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Neil Milliken: There was an article written by samantha ranchi.
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Neil Milliken: For the metro in the UK.
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Neil Milliken: About a new topic called micro.
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Neil Milliken: affirmations and so a lot of you might have heard of the concept of micro aggressions where.
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Neil Milliken: There is negativity that that smooth little negative assumptions in conversations and interactions people have with each other.
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Neil Milliken: The impact upon the lives of people from minority groups, including disabled people.
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Neil Milliken: But samantha was talking about.
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Neil Milliken: Actually, turning that on its head and how we can actually also.
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Neil Milliken: I actually feel better about ourselves and empower people to feel better about themselves through.
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Neil Milliken: What would be called micro affirmations and sometimes I struggle with the idea of micro aggressions because, because I think there's a lot of this comes out of it, so this will influences rather than aggression, but I can understand that they have this to the.
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Neil Milliken: wearing effect on people, so I understand the concept I just don't like the terminology.
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Neil Milliken: But I do like the terminology of affirmation, and I do like.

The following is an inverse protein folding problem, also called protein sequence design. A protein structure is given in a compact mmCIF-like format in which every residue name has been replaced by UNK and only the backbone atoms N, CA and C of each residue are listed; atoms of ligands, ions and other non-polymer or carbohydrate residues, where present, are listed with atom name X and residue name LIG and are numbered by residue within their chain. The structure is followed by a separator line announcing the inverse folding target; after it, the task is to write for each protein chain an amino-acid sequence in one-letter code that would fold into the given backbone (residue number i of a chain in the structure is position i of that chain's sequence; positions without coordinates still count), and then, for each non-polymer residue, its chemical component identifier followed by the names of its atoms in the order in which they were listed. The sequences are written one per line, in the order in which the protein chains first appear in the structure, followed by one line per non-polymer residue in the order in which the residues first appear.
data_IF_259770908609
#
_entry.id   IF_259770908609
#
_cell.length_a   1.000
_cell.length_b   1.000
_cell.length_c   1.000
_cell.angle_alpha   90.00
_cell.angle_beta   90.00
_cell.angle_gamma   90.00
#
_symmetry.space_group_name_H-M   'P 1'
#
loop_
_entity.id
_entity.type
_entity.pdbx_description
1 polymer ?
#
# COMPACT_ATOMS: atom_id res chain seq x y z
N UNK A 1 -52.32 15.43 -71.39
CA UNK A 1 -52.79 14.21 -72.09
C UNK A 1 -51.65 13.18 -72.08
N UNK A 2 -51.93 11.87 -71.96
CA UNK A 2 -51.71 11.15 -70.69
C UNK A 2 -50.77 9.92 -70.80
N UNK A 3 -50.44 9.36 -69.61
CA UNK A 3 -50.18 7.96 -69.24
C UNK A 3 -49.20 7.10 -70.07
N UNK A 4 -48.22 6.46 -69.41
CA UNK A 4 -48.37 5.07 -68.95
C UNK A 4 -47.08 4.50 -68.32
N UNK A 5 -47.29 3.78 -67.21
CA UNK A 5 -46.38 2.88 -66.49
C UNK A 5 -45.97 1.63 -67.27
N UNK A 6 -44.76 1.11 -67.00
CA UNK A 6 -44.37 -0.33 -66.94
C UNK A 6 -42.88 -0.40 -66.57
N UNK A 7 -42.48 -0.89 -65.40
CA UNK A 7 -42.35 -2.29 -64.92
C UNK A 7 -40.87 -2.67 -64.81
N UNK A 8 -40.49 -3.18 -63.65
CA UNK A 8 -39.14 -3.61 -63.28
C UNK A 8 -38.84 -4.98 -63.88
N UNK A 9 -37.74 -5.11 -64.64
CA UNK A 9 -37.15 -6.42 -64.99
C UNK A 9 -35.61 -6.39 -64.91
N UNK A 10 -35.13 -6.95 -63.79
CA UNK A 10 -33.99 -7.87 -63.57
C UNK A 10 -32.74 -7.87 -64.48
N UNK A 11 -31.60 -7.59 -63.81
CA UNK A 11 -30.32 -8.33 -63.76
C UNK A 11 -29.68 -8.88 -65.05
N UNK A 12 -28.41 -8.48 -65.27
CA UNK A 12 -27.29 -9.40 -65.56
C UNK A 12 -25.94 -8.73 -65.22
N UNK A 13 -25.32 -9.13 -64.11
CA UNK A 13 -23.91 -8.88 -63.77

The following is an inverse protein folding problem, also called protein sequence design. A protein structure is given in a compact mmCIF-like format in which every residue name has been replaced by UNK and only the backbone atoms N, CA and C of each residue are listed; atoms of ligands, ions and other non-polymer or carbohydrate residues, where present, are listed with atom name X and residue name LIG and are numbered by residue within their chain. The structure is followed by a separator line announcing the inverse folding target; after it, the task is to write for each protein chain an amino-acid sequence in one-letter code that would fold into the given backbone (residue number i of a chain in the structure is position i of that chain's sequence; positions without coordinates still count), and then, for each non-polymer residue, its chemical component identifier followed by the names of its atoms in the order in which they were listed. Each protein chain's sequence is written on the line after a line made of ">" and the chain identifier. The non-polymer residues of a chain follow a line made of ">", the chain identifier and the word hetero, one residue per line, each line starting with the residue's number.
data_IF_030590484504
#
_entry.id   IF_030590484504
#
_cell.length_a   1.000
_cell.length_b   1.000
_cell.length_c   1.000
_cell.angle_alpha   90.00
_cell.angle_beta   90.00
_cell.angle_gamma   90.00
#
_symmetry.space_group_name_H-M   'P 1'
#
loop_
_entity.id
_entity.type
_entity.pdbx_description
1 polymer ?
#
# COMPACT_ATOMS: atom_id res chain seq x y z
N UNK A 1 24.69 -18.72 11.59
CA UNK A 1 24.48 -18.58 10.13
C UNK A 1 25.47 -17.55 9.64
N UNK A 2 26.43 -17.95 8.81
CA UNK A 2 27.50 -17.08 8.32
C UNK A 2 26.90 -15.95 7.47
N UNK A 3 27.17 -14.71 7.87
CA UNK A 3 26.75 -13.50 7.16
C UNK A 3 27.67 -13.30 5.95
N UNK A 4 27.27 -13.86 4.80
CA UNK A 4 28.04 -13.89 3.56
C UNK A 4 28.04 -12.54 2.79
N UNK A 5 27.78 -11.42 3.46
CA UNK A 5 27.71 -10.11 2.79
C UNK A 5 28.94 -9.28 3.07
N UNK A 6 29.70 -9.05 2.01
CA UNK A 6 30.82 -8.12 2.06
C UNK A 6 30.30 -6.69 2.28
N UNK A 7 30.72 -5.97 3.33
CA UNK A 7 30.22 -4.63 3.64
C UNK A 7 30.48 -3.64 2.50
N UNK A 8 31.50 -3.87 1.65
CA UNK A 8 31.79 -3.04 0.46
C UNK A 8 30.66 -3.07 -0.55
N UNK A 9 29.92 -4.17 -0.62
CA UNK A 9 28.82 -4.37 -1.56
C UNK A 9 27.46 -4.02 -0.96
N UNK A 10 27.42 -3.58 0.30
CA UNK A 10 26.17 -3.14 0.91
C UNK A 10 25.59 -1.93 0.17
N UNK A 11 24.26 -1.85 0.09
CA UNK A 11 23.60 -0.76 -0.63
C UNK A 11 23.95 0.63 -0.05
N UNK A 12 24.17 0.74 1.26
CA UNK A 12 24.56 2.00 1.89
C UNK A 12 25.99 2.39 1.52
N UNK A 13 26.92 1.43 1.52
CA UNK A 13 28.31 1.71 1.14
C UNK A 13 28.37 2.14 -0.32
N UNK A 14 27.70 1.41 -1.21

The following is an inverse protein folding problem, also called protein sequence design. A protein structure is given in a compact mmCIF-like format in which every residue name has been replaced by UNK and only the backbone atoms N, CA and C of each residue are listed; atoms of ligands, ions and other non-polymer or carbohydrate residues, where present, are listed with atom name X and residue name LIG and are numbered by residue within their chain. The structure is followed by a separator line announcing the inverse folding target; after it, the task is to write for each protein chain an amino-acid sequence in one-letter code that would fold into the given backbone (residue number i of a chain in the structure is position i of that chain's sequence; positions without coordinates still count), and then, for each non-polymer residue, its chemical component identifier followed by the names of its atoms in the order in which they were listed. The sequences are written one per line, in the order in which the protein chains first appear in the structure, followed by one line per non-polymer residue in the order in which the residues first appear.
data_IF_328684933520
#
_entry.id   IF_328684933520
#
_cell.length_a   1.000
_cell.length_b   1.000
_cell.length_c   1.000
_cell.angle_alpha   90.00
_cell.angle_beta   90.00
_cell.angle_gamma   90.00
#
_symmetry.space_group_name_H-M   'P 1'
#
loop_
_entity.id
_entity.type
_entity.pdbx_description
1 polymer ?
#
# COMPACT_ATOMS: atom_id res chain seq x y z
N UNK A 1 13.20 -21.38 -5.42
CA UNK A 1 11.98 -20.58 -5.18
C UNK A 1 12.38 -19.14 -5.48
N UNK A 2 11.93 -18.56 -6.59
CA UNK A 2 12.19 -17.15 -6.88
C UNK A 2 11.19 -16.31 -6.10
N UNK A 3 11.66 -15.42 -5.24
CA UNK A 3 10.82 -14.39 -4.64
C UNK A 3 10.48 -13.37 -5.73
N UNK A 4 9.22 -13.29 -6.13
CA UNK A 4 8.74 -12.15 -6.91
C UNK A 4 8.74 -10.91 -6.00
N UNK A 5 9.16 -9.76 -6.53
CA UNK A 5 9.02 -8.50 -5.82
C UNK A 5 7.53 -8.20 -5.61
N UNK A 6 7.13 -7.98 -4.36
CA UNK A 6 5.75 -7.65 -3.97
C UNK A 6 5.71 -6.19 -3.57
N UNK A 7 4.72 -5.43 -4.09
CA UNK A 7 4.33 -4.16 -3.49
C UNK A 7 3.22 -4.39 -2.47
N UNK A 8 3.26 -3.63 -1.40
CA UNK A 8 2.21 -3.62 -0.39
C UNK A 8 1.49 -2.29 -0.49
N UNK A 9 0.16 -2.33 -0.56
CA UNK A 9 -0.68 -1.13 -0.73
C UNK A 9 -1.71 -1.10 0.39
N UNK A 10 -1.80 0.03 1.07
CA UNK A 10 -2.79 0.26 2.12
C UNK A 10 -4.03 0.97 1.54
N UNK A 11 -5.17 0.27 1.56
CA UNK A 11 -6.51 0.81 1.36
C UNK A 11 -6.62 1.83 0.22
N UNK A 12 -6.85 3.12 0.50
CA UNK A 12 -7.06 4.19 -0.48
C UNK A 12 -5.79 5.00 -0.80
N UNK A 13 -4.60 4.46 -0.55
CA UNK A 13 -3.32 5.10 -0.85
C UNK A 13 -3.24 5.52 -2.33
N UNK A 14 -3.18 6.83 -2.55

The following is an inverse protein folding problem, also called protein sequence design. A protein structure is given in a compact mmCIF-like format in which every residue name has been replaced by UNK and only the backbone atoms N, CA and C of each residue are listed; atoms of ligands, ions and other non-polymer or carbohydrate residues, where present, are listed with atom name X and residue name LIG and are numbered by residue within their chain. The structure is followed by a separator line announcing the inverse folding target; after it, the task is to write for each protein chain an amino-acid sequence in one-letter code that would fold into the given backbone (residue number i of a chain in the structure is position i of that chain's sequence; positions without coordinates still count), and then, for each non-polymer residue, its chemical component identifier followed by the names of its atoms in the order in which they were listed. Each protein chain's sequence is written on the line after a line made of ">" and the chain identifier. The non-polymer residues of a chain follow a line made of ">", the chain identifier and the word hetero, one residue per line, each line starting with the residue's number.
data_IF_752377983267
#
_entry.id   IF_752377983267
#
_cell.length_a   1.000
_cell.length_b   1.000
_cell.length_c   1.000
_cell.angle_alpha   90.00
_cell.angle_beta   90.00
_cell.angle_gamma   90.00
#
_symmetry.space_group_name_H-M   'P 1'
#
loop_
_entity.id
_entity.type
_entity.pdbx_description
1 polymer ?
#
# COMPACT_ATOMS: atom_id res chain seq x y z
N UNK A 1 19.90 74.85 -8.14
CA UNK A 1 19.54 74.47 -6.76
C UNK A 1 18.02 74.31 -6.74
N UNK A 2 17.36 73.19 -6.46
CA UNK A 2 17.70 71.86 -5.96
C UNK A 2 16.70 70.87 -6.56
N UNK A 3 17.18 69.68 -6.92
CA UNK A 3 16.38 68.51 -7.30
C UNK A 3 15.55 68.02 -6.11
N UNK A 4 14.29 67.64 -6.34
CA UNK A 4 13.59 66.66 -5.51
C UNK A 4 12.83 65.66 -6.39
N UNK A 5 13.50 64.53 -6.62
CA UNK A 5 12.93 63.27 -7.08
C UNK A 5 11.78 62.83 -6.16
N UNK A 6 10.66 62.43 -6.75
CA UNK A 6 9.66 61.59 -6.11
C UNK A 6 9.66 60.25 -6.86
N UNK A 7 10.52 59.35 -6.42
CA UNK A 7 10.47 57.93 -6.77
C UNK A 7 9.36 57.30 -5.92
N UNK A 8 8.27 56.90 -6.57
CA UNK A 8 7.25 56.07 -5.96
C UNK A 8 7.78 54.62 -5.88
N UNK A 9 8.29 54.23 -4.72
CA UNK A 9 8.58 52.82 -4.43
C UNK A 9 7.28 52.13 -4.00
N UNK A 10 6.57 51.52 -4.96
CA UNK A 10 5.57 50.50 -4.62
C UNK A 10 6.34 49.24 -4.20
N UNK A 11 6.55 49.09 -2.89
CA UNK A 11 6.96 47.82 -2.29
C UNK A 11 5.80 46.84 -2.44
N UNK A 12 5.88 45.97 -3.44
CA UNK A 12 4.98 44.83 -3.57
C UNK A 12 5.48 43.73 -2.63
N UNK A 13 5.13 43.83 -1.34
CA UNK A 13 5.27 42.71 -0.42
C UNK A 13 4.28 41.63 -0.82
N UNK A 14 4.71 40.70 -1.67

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Neil Milliken: The idea of conscious positivity and I think that this is an area where.
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Neil Milliken: As a community, we ought to be doing more for each other, so I thought on that, so the.
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Neil Milliken: On that thought hand it over to Deborah who is always talking positively about what do you think of the idea.
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Debra Ruh: Well, and you know it it's interesting because I do always try to talk positively but i've actually had people over my lifetime criticize me for that I remember one time a boss, when I was in the banking industry said.
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Debra Ruh: They were there was like a team of four of us that reported to this executive and he said well.
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Debra Ruh: This one gets her way because she she bullies everybody, and this one gets away by being you know this, he said Deborah you get your way by being Nice, and I remember thinking.
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Debra Ruh: Well, I tried to be nice because I want to be nice i'm not doing it to try to manipulate people, but at the same time, I really did think a lot about that and I thought I don't think i'm doing it to manipulate people, but then I realized.
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Debra Ruh: Maybe I did a little bit, for example, when I was a young woman, I was a waitress and I don't know why, but I never liked working on Sundays I wanted Sundays off, and so I would deliberately be nice to the managers.
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Debra Ruh: Tell them I like their shoes which I did, like their shoes, but I also was trying to make sure I got Sundays off.
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Debra Ruh: So I you know I think sometimes when somebody says something to you that sort of hurts your feelings or who you think you are it's important to evaluate it and say well.
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Debra Ruh: Do you ever use be a nice to get your way so anyway, I just wanted to point that out, but at the same time.